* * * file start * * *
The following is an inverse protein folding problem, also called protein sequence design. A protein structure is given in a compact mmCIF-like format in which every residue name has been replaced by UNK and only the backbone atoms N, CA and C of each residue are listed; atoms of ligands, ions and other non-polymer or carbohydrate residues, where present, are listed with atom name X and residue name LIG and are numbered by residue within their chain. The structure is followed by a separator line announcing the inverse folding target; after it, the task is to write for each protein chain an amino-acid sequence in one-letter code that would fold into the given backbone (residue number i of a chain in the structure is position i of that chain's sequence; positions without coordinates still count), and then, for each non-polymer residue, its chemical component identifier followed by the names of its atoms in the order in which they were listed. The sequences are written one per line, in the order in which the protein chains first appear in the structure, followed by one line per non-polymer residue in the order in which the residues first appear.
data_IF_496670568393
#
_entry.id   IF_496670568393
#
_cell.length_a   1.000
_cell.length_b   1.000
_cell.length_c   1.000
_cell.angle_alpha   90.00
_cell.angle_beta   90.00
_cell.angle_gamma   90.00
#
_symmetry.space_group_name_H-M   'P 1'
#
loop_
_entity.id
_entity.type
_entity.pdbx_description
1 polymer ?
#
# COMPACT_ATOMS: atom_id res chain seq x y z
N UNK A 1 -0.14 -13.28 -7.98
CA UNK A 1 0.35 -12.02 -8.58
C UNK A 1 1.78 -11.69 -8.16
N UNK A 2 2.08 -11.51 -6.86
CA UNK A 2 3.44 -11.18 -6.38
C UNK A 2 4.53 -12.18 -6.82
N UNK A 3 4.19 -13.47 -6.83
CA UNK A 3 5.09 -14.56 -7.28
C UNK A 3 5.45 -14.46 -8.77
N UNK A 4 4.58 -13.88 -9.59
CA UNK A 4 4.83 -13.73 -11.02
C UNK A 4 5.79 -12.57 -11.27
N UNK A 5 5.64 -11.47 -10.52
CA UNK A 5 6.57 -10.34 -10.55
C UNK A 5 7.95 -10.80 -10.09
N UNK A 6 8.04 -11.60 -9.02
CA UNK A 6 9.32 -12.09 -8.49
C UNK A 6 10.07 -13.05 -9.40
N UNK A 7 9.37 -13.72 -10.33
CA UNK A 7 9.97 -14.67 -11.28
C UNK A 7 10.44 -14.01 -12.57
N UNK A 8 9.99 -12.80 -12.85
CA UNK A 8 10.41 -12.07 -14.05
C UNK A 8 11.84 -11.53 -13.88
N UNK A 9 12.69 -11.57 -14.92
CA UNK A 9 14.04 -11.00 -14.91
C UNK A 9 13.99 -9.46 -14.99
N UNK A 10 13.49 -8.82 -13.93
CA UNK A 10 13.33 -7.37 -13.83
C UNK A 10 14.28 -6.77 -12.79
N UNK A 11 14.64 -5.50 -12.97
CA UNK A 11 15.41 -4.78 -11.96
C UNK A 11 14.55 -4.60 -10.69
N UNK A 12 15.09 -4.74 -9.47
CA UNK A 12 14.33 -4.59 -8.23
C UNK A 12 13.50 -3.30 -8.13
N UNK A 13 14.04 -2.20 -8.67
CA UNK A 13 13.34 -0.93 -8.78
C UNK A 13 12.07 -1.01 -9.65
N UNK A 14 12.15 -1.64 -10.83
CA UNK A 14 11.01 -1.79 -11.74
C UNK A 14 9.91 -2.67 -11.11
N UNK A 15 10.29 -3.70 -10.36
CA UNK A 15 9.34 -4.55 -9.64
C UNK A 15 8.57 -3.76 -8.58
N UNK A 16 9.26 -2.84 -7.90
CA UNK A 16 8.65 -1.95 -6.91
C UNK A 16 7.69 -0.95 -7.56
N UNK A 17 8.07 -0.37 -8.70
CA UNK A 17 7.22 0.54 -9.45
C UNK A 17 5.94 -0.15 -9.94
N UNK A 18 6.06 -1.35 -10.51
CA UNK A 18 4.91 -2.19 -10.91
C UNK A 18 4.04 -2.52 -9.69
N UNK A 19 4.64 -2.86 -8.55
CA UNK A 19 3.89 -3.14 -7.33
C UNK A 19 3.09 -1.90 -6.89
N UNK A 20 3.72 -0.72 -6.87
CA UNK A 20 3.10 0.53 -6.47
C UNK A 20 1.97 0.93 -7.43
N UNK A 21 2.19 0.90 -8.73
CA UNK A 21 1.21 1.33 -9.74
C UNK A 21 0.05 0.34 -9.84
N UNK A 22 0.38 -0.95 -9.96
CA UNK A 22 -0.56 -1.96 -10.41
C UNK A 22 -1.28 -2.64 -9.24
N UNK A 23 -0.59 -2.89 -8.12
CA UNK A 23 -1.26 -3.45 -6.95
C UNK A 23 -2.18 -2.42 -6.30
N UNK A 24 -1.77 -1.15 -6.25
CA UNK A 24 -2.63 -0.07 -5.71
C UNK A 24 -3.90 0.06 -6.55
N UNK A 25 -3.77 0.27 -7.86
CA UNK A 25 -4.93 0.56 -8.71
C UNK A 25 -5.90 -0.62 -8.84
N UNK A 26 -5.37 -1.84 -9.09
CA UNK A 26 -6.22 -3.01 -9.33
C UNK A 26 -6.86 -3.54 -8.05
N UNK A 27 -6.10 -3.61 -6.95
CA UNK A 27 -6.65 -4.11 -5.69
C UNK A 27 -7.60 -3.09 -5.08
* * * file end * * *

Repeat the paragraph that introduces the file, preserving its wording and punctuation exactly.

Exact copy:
The following is an inverse protein folding problem, also called protein sequence design. A protein structure is given in a compact mmCIF-like format in which every residue name has been replaced by UNK and only the backbone atoms N, CA and C of each residue are listed; atoms of ligands, ions and other non-polymer or carbohydrate residues, where present, are listed with atom name X and residue name LIG and are numbered by residue within their chain. The structure is followed by a separator line announcing the inverse folding target; after it, the task is to write for each protein chain an amino-acid sequence in one-letter code that would fold into the given backbone (residue number i of a chain in the structure is position i of that chain's sequence; positions without coordinates still count), and then, for each non-polymer residue, its chemical component identifier followed by the names of its atoms in the order in which they were listed. The sequences are written one per line, in the order in which the protein chains first appear in the structure, followed by one line per non-polymer residue in the order in which the residues first appear.